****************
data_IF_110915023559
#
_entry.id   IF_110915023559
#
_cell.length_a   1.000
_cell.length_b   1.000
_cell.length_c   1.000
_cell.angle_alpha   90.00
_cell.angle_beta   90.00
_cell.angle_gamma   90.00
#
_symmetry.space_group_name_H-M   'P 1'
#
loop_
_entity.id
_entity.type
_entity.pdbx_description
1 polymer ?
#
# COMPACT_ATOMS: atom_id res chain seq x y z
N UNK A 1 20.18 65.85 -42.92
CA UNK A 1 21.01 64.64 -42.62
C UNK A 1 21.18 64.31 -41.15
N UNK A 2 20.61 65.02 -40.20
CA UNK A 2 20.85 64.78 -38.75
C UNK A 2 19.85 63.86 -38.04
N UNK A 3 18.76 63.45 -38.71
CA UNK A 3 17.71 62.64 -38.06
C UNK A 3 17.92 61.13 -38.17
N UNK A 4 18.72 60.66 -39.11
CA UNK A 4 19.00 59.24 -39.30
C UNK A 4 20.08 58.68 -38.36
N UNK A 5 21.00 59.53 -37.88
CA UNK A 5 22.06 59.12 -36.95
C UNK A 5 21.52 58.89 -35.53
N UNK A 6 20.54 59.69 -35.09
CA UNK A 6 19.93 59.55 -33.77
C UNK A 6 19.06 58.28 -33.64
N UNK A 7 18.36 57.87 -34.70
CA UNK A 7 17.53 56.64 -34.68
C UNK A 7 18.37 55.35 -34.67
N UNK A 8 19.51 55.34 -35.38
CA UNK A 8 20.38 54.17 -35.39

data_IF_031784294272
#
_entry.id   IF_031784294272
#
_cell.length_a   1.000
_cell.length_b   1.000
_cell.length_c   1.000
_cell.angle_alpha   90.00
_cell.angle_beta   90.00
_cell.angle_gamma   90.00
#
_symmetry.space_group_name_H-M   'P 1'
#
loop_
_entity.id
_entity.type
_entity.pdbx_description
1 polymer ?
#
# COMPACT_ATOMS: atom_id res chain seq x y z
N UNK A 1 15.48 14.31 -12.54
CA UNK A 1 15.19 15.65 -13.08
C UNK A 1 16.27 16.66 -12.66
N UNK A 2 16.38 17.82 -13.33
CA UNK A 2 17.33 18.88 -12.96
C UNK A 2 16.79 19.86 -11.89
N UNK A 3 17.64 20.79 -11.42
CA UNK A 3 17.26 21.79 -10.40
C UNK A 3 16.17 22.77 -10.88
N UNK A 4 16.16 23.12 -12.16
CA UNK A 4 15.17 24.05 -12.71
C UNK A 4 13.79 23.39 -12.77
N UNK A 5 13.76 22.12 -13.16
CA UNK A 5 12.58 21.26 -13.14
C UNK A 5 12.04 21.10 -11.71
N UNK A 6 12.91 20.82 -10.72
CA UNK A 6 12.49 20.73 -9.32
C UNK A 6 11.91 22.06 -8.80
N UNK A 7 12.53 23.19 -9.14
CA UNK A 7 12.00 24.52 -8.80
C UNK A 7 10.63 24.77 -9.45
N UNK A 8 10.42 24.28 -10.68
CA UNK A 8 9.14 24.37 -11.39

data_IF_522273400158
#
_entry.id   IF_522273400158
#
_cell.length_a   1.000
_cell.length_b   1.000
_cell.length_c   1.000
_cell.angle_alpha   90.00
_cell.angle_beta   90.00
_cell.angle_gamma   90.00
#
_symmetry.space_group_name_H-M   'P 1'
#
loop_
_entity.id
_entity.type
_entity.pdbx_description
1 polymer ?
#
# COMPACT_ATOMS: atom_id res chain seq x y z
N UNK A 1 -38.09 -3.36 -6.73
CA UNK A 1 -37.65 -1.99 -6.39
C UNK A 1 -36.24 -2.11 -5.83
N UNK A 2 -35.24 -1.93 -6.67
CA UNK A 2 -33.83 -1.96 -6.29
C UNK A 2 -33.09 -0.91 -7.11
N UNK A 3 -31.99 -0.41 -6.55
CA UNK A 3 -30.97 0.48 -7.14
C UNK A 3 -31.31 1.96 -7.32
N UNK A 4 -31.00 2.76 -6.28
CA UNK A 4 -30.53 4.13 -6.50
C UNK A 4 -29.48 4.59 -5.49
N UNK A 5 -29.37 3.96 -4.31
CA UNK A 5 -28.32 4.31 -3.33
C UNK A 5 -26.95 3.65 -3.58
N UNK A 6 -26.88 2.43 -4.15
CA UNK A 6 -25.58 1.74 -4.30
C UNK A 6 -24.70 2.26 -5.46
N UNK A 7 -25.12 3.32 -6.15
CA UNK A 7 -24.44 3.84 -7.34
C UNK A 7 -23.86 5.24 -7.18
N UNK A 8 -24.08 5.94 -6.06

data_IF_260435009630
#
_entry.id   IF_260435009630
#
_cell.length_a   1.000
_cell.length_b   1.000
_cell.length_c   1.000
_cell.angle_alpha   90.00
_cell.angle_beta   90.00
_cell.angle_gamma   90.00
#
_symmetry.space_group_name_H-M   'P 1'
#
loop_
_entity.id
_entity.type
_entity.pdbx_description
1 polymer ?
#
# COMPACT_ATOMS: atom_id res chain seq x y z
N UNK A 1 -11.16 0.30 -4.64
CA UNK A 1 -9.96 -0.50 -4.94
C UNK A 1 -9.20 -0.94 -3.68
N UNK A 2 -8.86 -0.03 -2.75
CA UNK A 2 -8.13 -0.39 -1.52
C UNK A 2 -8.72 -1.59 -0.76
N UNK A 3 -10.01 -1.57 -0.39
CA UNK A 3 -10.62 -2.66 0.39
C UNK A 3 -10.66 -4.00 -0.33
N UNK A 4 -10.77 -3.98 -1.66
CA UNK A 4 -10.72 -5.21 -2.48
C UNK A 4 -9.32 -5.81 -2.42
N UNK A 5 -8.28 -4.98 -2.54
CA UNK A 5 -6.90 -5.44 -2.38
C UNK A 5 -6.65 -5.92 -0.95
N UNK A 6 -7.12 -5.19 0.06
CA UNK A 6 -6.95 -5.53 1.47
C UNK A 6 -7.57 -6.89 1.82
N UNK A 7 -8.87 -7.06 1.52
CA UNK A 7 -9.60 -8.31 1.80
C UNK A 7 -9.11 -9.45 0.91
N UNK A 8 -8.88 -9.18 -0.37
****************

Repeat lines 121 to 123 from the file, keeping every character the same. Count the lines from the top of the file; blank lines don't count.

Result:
C UNK A 5 -26.95 3.65 -3.58
N UNK A 6 -26.88 2.43 -4.15
CA UNK A 6 -25.58 1.74 -4.30